Less helpful are those who use our corn fields as a racetrack and perform wheelies through standing crops on their quad and motor bikes.
The barley is already stressed due to the wet spring, late disease control and application of Bio products. Purposely destroying our crops really is unacceptable; I must speak to my agronomist and ask for a recommendation to exterminate these night riders.
I am regularly having to confront these guys, some wearing balaclavas, who clearly have a wider knowledge of the Kings English than I do! One tries to appeal to their better nature, which they obviously don’t have, by explaining these crops are part of our livelihood, and John has spent many unsociable hours, often at weekends and Bank Holidays, tending them. So why do they think it is ok to act like Putin’s Wagner squad destroying everything before them.
I enjoy receiving feedback regarding my weekly column; it is always interesting to receive readers opinions, most of which are appreciative, very occasionally not.
Recently, my son who manages my Blog, informed me I had been ‘trolled’. The person in question, who chose to ‘troll’ anonymously using a false name, clearly had a personal axe to grind. Her comments certainly lacked any charm or logic, but we found them mildly amusing. We decided it would be courteous to respond, thanking her for her comments. This prompted a reply which immediately identified her to be the very person we guessed it was. So much for attempting to hide behind the internet!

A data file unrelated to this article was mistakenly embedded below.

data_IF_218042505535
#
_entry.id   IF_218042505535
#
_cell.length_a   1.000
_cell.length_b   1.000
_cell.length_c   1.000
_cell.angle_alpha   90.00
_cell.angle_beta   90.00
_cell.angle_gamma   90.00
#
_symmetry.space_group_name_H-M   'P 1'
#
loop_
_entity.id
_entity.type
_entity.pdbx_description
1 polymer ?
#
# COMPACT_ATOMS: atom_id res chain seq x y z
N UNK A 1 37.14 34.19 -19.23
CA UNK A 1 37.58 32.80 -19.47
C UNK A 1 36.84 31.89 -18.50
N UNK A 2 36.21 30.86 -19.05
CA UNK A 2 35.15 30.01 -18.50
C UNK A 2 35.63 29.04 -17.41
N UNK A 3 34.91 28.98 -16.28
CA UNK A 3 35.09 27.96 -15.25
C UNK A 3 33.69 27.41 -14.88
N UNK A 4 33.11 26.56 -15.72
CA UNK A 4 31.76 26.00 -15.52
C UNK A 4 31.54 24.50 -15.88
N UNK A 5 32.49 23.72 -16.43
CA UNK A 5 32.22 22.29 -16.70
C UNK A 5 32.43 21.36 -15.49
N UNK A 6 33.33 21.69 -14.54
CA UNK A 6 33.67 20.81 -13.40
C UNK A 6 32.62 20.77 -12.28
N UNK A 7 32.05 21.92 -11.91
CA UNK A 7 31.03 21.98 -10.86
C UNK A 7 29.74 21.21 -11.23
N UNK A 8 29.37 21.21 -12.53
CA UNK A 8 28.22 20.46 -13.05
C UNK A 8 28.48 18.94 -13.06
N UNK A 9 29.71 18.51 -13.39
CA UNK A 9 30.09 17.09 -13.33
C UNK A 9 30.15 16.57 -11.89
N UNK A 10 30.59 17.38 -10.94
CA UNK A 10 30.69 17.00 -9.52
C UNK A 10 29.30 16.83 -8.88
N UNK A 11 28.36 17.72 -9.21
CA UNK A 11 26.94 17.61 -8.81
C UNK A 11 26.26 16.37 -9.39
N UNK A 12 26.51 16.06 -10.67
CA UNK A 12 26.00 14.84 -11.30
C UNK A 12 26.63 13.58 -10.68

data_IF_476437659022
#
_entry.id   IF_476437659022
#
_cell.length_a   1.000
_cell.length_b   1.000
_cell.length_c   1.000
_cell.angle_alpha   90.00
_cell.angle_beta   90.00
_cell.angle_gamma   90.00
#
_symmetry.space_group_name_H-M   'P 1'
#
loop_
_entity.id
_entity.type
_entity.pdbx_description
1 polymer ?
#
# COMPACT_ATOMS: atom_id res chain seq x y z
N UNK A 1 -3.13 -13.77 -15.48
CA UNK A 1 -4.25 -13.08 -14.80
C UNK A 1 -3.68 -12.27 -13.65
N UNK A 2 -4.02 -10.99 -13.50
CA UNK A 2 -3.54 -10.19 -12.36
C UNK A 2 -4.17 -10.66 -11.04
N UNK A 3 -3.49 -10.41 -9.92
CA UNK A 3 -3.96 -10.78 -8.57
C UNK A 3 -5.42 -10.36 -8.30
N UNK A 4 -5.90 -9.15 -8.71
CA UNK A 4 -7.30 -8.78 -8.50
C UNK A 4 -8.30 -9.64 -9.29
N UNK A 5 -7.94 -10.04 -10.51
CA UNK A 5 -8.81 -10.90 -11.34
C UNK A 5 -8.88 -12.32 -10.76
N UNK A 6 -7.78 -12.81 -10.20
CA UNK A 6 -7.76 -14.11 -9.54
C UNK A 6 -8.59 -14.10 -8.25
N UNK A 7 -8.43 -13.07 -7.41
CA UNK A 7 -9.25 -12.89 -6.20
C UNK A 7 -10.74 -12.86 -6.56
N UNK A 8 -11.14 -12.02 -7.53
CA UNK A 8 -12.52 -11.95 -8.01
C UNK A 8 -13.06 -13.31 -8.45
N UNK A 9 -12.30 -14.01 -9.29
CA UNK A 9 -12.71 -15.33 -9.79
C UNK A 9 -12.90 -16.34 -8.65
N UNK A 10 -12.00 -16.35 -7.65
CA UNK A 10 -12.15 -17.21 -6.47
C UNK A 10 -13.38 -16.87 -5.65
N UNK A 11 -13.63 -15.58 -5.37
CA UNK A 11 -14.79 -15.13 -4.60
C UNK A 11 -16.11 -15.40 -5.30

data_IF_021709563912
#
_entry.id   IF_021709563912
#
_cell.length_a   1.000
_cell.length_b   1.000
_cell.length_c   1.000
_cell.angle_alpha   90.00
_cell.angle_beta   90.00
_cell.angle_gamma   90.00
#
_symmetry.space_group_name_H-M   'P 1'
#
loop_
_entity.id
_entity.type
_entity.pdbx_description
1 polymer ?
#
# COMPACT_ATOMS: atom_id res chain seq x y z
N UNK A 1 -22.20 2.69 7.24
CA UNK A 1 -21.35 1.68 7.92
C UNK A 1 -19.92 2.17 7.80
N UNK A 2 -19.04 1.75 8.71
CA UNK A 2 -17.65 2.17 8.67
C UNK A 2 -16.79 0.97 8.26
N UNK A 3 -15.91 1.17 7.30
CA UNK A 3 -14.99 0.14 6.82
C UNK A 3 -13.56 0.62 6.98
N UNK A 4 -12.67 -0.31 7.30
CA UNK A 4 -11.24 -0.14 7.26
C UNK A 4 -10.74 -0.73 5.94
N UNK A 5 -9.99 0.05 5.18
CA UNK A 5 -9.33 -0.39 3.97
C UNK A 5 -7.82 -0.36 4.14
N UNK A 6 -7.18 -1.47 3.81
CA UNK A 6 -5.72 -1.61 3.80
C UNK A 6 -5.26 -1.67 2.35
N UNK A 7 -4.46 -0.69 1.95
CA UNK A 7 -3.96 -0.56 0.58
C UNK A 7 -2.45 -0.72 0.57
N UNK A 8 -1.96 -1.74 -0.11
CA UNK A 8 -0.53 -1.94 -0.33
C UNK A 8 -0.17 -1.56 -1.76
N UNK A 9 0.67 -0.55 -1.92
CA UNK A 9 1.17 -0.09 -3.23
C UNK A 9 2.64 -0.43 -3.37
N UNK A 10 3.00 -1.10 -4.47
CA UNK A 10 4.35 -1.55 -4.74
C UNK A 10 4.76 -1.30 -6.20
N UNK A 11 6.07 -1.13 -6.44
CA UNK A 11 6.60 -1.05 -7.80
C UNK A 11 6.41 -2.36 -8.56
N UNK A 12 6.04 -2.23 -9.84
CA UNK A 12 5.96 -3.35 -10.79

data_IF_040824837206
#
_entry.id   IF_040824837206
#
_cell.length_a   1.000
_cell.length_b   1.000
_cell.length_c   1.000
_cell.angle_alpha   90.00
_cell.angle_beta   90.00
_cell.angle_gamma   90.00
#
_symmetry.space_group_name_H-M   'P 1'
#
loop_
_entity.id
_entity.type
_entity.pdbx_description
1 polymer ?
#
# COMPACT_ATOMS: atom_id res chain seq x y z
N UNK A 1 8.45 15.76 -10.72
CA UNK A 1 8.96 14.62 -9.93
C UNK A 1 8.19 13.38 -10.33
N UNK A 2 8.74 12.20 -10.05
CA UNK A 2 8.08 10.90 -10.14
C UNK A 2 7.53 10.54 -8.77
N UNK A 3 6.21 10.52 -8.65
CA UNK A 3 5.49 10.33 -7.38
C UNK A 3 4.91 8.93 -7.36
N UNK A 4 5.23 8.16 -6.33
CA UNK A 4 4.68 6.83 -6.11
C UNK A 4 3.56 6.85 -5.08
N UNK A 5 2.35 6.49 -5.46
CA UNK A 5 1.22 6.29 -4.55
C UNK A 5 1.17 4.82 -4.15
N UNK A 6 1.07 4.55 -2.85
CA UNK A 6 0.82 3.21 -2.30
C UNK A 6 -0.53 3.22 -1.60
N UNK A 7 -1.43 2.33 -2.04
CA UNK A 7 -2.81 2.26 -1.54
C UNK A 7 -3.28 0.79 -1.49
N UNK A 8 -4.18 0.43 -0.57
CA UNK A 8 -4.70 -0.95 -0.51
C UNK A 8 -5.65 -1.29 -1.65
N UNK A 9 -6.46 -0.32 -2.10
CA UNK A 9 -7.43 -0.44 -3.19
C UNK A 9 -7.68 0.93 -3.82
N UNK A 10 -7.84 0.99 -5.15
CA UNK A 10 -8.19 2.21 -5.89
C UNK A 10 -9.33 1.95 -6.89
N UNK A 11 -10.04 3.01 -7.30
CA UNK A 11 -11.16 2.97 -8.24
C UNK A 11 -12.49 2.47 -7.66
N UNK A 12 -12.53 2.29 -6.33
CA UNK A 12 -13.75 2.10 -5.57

NFU South East is hosting a series of health and safety workshops during the summer. John and I attended one last week which was hosted by a local farmer. Some years ago, we attended one at Plumpton College, where my main take away was the demonstration, using a man sizes weighted dummy, showed how easy but with disastrous consequences, it is for someone to fall from height, in particular out of loader bucket or telehandler without the correct safety cage and harness. The number of times we were made to watch the dummy fall, always headfirst, has stuck with me ever since.
At last week’s session we were reminded just how easy it is for accidents to happen around farm buildings, and out in the fields. Today many farmers work alone making them increasingly vulnerable, not only to mechanical, machinery and livestock accidents, but also for those facing mental health issues. It is vital that we keep an eye out and regularly communicate with friends and neighbours, so hopefully spot when things could be going wrong before they become critical, and reach out a hand in support.